On the final number, a band original, Wierenga started by plucking the inner strings of the piano to a saxophone playing scalar fragments, and a muted trumpet. Hirschfeld sat down and played mbira (African thumb piano), and a gamelan sound lead to Anthony Braxton-style nervous energy. Then, a march rhythm evolved behind, like in a parade or at a circus, with an intense buildup segueing into another saxophone solo back by bass and drums, John Coltrane-like sheets of sound, ferocious circles and hot and heavy drums. All wielded their axes against the grain, and a very percussive swing came back. Asher was able to get electronic-sounding bleeps out of his trumpet mouthpiece detached from the body. Finally a cymbal ride and a glorious march to end it all.
Israeli reed player Anat Cohen was more about tone and nuance than the high drama of The Respect Sextet. Her set began with a three-against-four rhythm and a Love Supreme-style intro, leading to bright hard bop. Drummer Daniel Freedman was hot. Cohen's soprano saxophone was buttery but dark, against shimmering piano, with melodic breaks scattered in. Cohen offered a nice, salt-and-peppery solo with a Latin backbeat, turning to klezmer and tarantella. Then Freedman embarked on a tom solo with touches of cymbal as it progressed. Cohen sported "My Favorite Things" stylings, but was smoother and more upbeat and cheerful than Coltrane.
Flamenco introduced the second number with a clarinet deep and liquid, with slight cracks in the upper register. A syrupy ballad tone shifted to one of a Jewish wedding dance, with more Latin on piano to follow. Cohen and her band's mode of recursively exchanging styles, with one coming and then another, all circling back around, was intriguing and rewarding. As this song wound down, more rhythmic juxtapositions cropped up along with some side-slipping on piano from Jason Lindner, with a little salsa, and a Benny Goodman finale, followed by a surprise romantic cadenza coda. There were pop influences, too, most notably Billy Joel; through it all, Cohen demonstrated a knack for accenting the Jewish strains at work in all manner of Western music.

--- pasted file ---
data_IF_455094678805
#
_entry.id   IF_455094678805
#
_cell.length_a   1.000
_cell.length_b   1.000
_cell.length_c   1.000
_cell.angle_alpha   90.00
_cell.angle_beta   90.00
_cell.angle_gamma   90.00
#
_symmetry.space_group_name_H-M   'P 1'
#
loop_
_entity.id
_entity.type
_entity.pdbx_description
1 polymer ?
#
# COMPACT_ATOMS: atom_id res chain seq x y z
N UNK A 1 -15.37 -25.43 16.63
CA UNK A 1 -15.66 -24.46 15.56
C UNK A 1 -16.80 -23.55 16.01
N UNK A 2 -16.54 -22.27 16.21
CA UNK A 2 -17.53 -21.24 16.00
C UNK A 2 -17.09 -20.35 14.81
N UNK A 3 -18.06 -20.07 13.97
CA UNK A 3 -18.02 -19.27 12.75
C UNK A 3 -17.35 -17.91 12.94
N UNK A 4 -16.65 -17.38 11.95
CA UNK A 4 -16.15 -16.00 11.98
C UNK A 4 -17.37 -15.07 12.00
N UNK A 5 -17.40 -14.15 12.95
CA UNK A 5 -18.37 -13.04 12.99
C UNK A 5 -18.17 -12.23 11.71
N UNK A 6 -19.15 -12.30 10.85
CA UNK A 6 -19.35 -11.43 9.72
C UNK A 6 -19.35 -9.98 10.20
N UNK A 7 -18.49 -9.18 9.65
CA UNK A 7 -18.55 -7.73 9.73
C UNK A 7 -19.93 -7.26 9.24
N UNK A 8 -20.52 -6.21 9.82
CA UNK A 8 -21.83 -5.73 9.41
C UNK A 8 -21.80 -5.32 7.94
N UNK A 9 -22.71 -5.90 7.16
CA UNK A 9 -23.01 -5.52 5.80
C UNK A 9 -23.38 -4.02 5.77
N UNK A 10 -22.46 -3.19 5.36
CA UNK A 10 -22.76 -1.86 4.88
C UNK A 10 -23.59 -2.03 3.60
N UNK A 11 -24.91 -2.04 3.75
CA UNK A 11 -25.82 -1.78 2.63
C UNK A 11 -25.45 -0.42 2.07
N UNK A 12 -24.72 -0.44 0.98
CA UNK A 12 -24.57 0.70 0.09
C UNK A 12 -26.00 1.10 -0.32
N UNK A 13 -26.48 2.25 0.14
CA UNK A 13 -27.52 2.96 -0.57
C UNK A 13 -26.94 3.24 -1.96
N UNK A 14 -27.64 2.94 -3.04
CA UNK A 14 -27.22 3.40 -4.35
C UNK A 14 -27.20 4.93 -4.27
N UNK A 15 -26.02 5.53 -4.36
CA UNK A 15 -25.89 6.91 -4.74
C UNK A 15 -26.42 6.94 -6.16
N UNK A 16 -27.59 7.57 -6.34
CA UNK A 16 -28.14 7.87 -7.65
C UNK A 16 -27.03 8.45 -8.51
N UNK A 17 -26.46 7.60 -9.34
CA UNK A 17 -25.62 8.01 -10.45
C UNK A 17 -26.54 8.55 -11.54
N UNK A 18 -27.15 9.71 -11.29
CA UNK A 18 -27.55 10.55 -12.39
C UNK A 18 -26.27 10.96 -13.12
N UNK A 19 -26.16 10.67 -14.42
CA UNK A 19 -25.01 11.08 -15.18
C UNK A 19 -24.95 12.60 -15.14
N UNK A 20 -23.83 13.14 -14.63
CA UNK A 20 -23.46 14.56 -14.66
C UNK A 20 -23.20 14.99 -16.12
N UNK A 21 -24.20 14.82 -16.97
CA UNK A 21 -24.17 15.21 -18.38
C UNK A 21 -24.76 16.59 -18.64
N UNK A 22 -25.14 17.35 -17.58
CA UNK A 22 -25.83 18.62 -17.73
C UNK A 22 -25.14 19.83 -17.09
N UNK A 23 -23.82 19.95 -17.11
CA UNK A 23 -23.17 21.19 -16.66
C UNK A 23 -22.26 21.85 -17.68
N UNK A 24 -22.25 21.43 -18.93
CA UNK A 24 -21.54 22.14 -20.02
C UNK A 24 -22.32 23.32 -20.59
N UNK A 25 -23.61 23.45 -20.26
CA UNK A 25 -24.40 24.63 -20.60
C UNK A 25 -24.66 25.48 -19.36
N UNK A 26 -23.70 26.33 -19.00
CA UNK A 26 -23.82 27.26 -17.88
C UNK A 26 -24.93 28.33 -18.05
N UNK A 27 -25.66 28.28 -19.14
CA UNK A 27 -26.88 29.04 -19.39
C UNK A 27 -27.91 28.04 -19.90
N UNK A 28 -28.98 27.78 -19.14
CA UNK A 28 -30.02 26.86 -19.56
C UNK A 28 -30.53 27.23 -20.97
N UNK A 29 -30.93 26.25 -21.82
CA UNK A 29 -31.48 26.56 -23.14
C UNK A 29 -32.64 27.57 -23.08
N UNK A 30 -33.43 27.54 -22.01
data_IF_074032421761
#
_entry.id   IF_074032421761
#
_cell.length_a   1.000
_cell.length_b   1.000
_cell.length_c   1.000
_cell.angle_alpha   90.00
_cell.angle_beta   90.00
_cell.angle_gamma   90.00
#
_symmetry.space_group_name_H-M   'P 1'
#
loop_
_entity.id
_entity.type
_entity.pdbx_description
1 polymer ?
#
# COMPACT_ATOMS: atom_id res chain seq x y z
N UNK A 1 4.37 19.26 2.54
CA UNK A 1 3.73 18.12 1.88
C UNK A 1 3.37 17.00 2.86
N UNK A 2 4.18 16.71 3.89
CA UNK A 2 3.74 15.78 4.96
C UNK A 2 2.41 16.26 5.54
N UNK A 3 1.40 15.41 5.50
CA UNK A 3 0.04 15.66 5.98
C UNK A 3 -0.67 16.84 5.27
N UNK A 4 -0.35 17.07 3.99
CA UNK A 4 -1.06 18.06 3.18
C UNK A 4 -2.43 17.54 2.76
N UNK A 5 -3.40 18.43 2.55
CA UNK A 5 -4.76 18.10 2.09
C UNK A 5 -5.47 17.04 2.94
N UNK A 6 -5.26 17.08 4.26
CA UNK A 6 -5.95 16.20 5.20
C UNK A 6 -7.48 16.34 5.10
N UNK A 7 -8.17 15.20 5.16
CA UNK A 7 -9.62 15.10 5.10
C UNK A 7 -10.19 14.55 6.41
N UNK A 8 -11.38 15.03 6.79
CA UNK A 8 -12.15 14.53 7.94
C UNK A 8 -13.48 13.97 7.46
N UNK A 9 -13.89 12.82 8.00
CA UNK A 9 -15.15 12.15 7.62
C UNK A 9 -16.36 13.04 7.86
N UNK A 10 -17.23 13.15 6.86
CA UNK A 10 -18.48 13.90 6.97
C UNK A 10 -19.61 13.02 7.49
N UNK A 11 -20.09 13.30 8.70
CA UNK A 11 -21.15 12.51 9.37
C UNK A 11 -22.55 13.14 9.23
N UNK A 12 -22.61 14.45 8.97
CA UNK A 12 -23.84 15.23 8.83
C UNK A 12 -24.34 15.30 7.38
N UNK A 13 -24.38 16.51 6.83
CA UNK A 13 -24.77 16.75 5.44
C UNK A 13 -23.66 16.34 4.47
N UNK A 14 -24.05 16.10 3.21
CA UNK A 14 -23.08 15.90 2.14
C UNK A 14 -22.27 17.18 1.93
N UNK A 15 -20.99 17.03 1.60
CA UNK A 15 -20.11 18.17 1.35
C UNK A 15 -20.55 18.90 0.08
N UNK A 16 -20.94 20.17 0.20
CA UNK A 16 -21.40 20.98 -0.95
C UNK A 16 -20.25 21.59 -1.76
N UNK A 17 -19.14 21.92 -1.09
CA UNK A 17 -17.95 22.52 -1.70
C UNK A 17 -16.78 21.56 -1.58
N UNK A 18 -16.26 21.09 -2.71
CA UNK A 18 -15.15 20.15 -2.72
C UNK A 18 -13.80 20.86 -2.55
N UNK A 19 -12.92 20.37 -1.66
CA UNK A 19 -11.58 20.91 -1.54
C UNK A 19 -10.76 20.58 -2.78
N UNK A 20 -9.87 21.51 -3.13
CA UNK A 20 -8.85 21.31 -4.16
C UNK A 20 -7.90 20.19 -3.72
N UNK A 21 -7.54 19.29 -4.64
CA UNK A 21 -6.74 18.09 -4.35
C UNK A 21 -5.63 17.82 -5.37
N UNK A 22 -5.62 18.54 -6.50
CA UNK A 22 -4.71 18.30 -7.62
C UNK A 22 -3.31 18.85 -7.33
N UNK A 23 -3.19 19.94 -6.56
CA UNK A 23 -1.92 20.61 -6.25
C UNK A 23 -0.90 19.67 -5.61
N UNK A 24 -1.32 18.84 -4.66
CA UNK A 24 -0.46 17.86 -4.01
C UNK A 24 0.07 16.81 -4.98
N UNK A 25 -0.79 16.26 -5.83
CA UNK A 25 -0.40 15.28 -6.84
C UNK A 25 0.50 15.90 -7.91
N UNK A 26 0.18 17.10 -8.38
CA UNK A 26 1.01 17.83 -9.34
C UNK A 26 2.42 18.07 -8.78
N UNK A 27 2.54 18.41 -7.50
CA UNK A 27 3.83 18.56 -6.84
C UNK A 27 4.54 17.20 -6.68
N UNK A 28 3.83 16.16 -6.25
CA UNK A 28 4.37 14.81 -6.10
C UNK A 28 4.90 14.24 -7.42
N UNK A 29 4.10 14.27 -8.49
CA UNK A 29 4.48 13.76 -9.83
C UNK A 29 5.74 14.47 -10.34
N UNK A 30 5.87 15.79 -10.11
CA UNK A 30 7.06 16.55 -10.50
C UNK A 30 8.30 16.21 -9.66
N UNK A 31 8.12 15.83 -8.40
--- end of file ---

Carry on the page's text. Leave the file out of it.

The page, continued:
Abdullah Ibrahim's "The Wedding Song" was next, with Cohen switching to tenor saxophone. Throughout, the rhythm sectionalso including bassist Vicente Archerwas crackerjack and spot-on, interpolating and interpellating, and holding back when appropriate. When the saxophone verged on sappy they brought Cohen back in time, redeeming and transforming her like alchemy.
Brother Avishai Cohen joined on trumpet for the final number, neo-bop shading into a slower pulse and back. Anat is clearly finest on her home turf of clarinet, blending world modes and pop into classic post-swing. Avishai showed shades of Lee Morgan and Freddie Hubbard, one influence rubbing up against and fighting with the other. Nice high notes broke chordal runs as Lindner, on piano, evoked Herbie Hancock, hitting keys hard in minor extensions. Again, Freedman killed.
Witnessing Butch Morris conduct is like watching a great abstract expressionist painter at work. Nebulous clouds of sound swirl, with breaks of dissonant lightning, and holy diapasons breaking through like the sky on a night with a full moon. "Avant-Ellington" may be one way of describing the phenomenon, but it is so much more. Sun Ra comes to mind, and the John Coltrane of Ascension (Impulse!, 1965). The whole tradition of the shepherding of large ensembles, going back in time as far as the ear can reach, is at work here. And yet, what Morris does is in itself more advanced and magical and, at the same time, sublimely simple and effortless.